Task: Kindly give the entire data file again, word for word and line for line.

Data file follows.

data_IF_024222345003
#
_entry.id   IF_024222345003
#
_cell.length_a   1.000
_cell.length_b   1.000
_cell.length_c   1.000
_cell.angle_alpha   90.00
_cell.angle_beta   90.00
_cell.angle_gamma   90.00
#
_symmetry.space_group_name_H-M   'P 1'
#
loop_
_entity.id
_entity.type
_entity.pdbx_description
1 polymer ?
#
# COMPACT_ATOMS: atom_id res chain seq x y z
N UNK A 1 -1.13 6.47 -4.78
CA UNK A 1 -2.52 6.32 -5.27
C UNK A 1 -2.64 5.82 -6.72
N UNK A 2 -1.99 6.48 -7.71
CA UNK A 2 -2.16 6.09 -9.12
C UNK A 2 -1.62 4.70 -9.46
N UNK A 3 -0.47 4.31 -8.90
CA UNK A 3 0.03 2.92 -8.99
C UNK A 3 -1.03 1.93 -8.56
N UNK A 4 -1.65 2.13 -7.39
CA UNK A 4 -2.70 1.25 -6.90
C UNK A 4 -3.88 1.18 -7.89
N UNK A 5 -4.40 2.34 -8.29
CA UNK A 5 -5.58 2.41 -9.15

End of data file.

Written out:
data_IF_024222345003
#
_entry.id   IF_024222345003
#
_cell.length_a   1.000
_cell.length_b   1.000
_cell.length_c   1.000
_cell.angle_alpha   90.00
_cell.angle_beta   90.00
_cell.angle_gamma   90.00
#
_symmetry.space_group_name_H-M   'P 1'
#
loop_
_entity.id
_entity.type
_entity.pdbx_description
1 polymer ?
#
# COMPACT_ATOMS: atom_id res chain seq x y z
N UNK A 1 -1.13 6.47 -4.78
CA UNK A 1 -2.52 6.32 -5.27
C UNK A 1 -2.64 5.82 -6.72
N UNK A 2 -1.99 6.48 -7.71
CA UNK A 2 -2.16 6.09 -9.12
C UNK A 2 -1.62 4.70 -9.46
N UNK A 3 -0.47 4.31 -8.90
CA UNK A 3 0.03 2.92 -8.99
C UNK A 3 -1.03 1.93 -8.56
N UNK A 4 -1.65 2.13 -7.39
CA UNK A 4 -2.70 1.25 -6.90
C UNK A 4 -3.88 1.18 -7.89
N UNK A 5 -4.40 2.34 -8.29
CA UNK A 5 -5.58 2.41 -9.15